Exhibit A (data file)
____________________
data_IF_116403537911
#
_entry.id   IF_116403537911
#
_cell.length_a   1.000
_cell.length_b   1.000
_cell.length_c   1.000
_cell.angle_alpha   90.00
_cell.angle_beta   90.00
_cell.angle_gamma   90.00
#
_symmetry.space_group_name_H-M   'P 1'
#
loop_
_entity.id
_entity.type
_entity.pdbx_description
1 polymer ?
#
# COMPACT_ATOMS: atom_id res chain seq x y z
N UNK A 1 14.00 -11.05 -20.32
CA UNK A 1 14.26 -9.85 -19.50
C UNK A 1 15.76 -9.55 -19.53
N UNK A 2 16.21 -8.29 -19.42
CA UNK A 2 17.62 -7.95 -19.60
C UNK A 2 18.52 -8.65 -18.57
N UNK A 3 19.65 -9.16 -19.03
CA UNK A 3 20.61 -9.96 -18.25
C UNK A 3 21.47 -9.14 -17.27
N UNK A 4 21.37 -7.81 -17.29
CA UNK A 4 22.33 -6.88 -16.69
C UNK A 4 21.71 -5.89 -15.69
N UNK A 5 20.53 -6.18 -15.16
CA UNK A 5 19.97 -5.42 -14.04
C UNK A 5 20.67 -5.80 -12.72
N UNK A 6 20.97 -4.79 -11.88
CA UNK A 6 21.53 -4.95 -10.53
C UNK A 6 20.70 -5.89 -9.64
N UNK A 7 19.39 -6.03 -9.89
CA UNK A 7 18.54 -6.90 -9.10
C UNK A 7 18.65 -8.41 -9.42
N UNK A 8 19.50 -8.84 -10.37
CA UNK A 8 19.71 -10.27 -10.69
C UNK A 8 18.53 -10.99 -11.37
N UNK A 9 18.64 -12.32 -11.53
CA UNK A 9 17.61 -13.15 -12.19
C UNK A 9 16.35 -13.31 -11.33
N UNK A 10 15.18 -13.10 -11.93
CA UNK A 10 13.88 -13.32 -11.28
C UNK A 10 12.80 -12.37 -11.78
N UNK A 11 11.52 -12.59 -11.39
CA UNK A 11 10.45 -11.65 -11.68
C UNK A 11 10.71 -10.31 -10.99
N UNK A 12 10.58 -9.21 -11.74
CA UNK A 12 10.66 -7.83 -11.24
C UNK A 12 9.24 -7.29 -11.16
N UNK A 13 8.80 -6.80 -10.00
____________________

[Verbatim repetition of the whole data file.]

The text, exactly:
data_IF_116403537911
#
_entry.id   IF_116403537911
#
_cell.length_a   1.000
_cell.length_b   1.000
_cell.length_c   1.000
_cell.angle_alpha   90.00
_cell.angle_beta   90.00
_cell.angle_gamma   90.00
#
_symmetry.space_group_name_H-M   'P 1'
#
loop_
_entity.id
_entity.type
_entity.pdbx_description
1 polymer ?
#
# COMPACT_ATOMS: atom_id res chain seq x y z
N UNK A 1 14.00 -11.05 -20.32
CA UNK A 1 14.26 -9.85 -19.50
C UNK A 1 15.76 -9.55 -19.53
N UNK A 2 16.21 -8.29 -19.42
CA UNK A 2 17.62 -7.95 -19.60
C UNK A 2 18.52 -8.65 -18.57
N UNK A 3 19.65 -9.16 -19.03
CA UNK A 3 20.61 -9.96 -18.25
C UNK A 3 21.47 -9.14 -17.27
N UNK A 4 21.37 -7.81 -17.29
CA UNK A 4 22.33 -6.88 -16.69
C UNK A 4 21.71 -5.89 -15.69
N UNK A 5 20.53 -6.18 -15.16
CA UNK A 5 19.97 -5.42 -14.04
C UNK A 5 20.67 -5.80 -12.72
N UNK A 6 20.97 -4.79 -11.88
CA UNK A 6 21.53 -4.95 -10.53
C UNK A 6 20.70 -5.89 -9.64
N UNK A 7 19.39 -6.03 -9.89
CA UNK A 7 18.54 -6.90 -9.10
C UNK A 7 18.65 -8.41 -9.42
N UNK A 8 19.50 -8.84 -10.37
CA UNK A 8 19.71 -10.27 -10.69
C UNK A 8 18.53 -10.99 -11.37
N UNK A 9 18.64 -12.32 -11.53
CA UNK A 9 17.61 -13.15 -12.19
C UNK A 9 16.35 -13.31 -11.33
N UNK A 10 15.18 -13.10 -11.93
CA UNK A 10 13.88 -13.32 -11.28
C UNK A 10 12.80 -12.37 -11.78
N UNK A 11 11.52 -12.59 -11.39
CA UNK A 11 10.45 -11.65 -11.68
C UNK A 11 10.71 -10.31 -10.99
N UNK A 12 10.58 -9.21 -11.74
CA UNK A 12 10.66 -7.83 -11.24
C UNK A 12 9.24 -7.29 -11.16
N UNK A 13 8.80 -6.80 -10.00